Unsolved murder of Clemson student still haunts police, friends

The former Suds and Duds Laundromat on Hwy 93 in Central.

The former Suds and Duds Laundromat on Hwy 93 in Central.

Norasaadah Husain

Norasaadah Husain

— It has been just over 16 years since the disappearance and subsequent discovery of the body of Clemson University graduate student Norsaadah Husain.

The 30-year-old doctoral student was attacked on June 16, 1992, in the Suds and Duzs Laundromat on Highway 93 in Central while she was washing and drying clothes.

Police reports stated that the crime scene was covered in her blood and that Husain’s bloody handprints could be seen on a steel pole that helped support the building, an indication she was alive during the abduction, trying desperately to cling to live.

“Husain’s laundry was in a dryer and her car keys were nearby on a washing machine,” said Dewey Smith, a captain in the Pickens County Sheriff’s Office and an investigator on the case 16 years ago.

In front of the laundromat was her white Datsun sedan, with the engine still warm. About 8:45 p.m., a laundromat employee arrived and found the scene.

Police formed a task force of about 75 officers and investigators and began the search for Husain. It would be nearly three months before investigators got a break in the case, but it was not the break they had hoped for.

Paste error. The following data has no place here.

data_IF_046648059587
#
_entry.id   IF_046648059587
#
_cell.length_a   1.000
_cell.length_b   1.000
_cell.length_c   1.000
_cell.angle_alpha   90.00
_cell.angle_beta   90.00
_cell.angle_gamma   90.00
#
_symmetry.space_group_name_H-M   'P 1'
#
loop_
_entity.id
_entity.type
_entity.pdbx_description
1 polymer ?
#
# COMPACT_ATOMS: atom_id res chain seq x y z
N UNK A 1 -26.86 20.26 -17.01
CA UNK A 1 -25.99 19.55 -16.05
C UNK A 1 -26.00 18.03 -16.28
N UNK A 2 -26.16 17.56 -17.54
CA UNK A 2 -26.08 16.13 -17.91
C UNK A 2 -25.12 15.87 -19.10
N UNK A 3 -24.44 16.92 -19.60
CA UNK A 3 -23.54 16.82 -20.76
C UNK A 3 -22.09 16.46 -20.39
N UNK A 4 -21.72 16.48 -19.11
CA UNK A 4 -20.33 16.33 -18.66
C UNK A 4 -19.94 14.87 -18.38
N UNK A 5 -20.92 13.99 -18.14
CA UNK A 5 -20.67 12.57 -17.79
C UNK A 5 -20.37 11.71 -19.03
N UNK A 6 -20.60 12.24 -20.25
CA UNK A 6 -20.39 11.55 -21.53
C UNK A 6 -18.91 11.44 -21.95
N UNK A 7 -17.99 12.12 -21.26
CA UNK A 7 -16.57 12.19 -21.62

A deer hunter found Husain’s leaf-covered skeletal remains not far from the Oconee Nuclear Station near Salem.

According to police reports, the clothing that she was wearing at the time of her disappearance was piled nearby, an indication she may have been sexually assaulted.

“This did not appear to be a robbery because we found all of the personal effects that we expected to find with her body. Since this happened 16 years ago it seems unlikely this could have been a hate crime against a Muslim person,” Smith said. “I believe this to be a crime of opportunity. This case still bothers everyone who worked on it even now. To this day I still have a photo of Norasaadah on my computer.

Her autopsy records indicate a groove cut into a vertebra in her neck, which may mean she was stabbed in the neck or throat. Police have followed hundreds of leads in this case, all to no avail. Soon after the recovery of her remains her two brothers came from Malaysia and took her boyd home.

For those who knew her, she was pursuing her dreams.

“She was a 30-year-old doctoral student from Malaysia pursuing a degree in food science,” said Ron Thomas, her professor and advisor at Clemson University.

“She was very personable, spoke English well and was not what I would consider a shy person,” he said.

“Her area of study was tea. I remember how she and another student traveled with my family to Charleston to visit a tea plantation. It was a relaxed and interesting trip for everyone. I was shocked to hear that she had been murdered,” he said.

Central police Chief Kerry Avery said authorities have not given up on the case.

“We depend on citizen input with a case like this one,” he said. “Someone knows something that will help solve this murder. Someone may have seen something at the time that will be the missing puzzle piece that we need, because we never close a case like this one until it is solved.”

Anyone with information on this should call Crime Stoppers at 864-898-5677.


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